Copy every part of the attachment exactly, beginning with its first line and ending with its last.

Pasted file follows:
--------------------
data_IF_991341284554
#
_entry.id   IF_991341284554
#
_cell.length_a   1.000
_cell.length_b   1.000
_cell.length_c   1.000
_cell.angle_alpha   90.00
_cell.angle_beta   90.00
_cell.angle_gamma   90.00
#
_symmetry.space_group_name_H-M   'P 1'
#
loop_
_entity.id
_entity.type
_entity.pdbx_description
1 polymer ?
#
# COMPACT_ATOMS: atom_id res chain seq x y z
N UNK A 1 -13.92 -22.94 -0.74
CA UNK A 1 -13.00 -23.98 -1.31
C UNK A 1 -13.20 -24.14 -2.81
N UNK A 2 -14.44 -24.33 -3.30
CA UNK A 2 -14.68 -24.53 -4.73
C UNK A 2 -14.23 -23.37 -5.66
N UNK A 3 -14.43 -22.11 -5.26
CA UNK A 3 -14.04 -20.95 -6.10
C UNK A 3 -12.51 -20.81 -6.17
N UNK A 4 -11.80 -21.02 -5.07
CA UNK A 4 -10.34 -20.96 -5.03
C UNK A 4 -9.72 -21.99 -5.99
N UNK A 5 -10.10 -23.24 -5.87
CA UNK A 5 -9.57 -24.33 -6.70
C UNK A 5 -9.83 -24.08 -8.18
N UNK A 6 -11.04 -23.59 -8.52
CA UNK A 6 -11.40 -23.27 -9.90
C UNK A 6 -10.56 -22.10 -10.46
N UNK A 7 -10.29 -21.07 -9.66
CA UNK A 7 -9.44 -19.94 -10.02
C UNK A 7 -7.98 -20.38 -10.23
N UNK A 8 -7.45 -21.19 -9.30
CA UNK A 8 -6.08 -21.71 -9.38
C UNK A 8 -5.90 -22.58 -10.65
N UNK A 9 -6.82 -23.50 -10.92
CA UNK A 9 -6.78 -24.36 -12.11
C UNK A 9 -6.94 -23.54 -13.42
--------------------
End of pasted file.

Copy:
data_IF_991341284554
#
_entry.id   IF_991341284554
#
_cell.length_a   1.000
_cell.length_b   1.000
_cell.length_c   1.000
_cell.angle_alpha   90.00
_cell.angle_beta   90.00
_cell.angle_gamma   90.00
#
_symmetry.space_group_name_H-M   'P 1'
#
loop_
_entity.id
_entity.type
_entity.pdbx_description
1 polymer ?
#
# COMPACT_ATOMS: atom_id res chain seq x y z
N UNK A 1 -13.92 -22.94 -0.74
CA UNK A 1 -13.00 -23.98 -1.31
C UNK A 1 -13.20 -24.14 -2.81
N UNK A 2 -14.44 -24.33 -3.30
CA UNK A 2 -14.68 -24.53 -4.73
C UNK A 2 -14.23 -23.37 -5.66
N UNK A 3 -14.43 -22.11 -5.26
CA UNK A 3 -14.04 -20.95 -6.10
C UNK A 3 -12.51 -20.81 -6.17
N UNK A 4 -11.80 -21.02 -5.07
CA UNK A 4 -10.34 -20.96 -5.03
C UNK A 4 -9.72 -21.99 -5.99
N UNK A 5 -10.10 -23.24 -5.87
CA UNK A 5 -9.57 -24.33 -6.70
C UNK A 5 -9.83 -24.08 -8.18
N UNK A 6 -11.04 -23.59 -8.52
CA UNK A 6 -11.40 -23.27 -9.90
C UNK A 6 -10.56 -22.10 -10.46
N UNK A 7 -10.29 -21.07 -9.66
CA UNK A 7 -9.44 -19.94 -10.02
C UNK A 7 -7.98 -20.38 -10.23
N UNK A 8 -7.45 -21.19 -9.30
CA UNK A 8 -6.08 -21.71 -9.38
C UNK A 8 -5.90 -22.58 -10.65
N UNK A 9 -6.82 -23.50 -10.92
CA UNK A 9 -6.78 -24.36 -12.11
C UNK A 9 -6.94 -23.54 -13.42